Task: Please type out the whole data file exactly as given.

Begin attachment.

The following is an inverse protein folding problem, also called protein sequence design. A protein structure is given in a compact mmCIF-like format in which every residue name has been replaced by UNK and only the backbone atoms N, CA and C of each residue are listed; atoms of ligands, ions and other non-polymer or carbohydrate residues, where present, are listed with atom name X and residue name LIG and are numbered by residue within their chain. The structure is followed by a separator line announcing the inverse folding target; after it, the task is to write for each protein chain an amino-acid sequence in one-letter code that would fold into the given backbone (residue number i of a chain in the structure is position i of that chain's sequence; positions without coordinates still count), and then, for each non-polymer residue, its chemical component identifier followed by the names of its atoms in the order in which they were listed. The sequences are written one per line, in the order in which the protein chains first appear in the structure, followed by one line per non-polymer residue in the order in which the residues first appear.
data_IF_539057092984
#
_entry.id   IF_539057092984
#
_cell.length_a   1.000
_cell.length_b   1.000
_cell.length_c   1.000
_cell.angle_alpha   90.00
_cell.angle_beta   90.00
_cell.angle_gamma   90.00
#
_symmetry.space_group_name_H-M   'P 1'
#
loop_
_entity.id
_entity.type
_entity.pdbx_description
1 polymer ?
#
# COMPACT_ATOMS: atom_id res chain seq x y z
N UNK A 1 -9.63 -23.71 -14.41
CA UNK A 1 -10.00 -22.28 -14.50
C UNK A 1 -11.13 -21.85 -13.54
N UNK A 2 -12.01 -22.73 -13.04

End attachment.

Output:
The following is an inverse protein folding problem, also called protein sequence design. A protein structure is given in a compact mmCIF-like format in which every residue name has been replaced by UNK and only the backbone atoms N, CA and C of each residue are listed; atoms of ligands, ions and other non-polymer or carbohydrate residues, where present, are listed with atom name X and residue name LIG and are numbered by residue within their chain. The structure is followed by a separator line announcing the inverse folding target; after it, the task is to write for each protein chain an amino-acid sequence in one-letter code that would fold into the given backbone (residue number i of a chain in the structure is position i of that chain's sequence; positions without coordinates still count), and then, for each non-polymer residue, its chemical component identifier followed by the names of its atoms in the order in which they were listed. The sequences are written one per line, in the order in which the protein chains first appear in the structure, followed by one line per non-polymer residue in the order in which the residues first appear.
data_IF_539057092984
#
_entry.id   IF_539057092984
#
_cell.length_a   1.000
_cell.length_b   1.000
_cell.length_c   1.000
_cell.angle_alpha   90.00
_cell.angle_beta   90.00
_cell.angle_gamma   90.00
#
_symmetry.space_group_name_H-M   'P 1'
#
loop_
_entity.id
_entity.type
_entity.pdbx_description
1 polymer ?
#
# COMPACT_ATOMS: atom_id res chain seq x y z
N UNK A 1 -9.63 -23.71 -14.41
CA UNK A 1 -10.00 -22.28 -14.50
C UNK A 1 -11.13 -21.85 -13.54
N UNK A 2 -12.01 -22.73 -13.04